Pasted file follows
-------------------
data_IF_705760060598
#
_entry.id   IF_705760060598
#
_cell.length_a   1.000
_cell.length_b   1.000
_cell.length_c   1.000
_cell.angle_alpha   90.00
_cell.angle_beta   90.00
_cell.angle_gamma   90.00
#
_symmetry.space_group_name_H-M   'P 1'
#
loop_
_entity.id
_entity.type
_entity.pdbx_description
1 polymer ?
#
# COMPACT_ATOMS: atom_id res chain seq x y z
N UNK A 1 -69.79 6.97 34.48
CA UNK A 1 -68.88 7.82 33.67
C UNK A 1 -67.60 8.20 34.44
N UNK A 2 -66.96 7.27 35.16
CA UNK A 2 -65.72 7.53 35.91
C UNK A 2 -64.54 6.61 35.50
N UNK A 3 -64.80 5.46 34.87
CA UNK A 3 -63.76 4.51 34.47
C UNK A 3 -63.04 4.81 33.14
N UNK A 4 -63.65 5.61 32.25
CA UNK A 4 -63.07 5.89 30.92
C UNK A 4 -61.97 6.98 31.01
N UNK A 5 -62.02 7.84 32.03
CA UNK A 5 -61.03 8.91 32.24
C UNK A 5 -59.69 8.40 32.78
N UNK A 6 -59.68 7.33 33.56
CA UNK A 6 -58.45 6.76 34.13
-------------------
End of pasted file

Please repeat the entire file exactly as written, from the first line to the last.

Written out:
data_IF_705760060598
#
_entry.id   IF_705760060598
#
_cell.length_a   1.000
_cell.length_b   1.000
_cell.length_c   1.000
_cell.angle_alpha   90.00
_cell.angle_beta   90.00
_cell.angle_gamma   90.00
#
_symmetry.space_group_name_H-M   'P 1'
#
loop_
_entity.id
_entity.type
_entity.pdbx_description
1 polymer ?
#
# COMPACT_ATOMS: atom_id res chain seq x y z
N UNK A 1 -69.79 6.97 34.48
CA UNK A 1 -68.88 7.82 33.67
C UNK A 1 -67.60 8.20 34.44
N UNK A 2 -66.96 7.27 35.16
CA UNK A 2 -65.72 7.53 35.91
C UNK A 2 -64.54 6.61 35.50
N UNK A 3 -64.80 5.46 34.87
CA UNK A 3 -63.76 4.51 34.47
C UNK A 3 -63.04 4.81 33.14
N UNK A 4 -63.65 5.61 32.25
CA UNK A 4 -63.07 5.89 30.92
C UNK A 4 -61.97 6.98 31.01
N UNK A 5 -62.02 7.84 32.03
CA UNK A 5 -61.03 8.91 32.24
C UNK A 5 -59.69 8.40 32.78
N UNK A 6 -59.68 7.33 33.56
CA UNK A 6 -58.45 6.76 34.13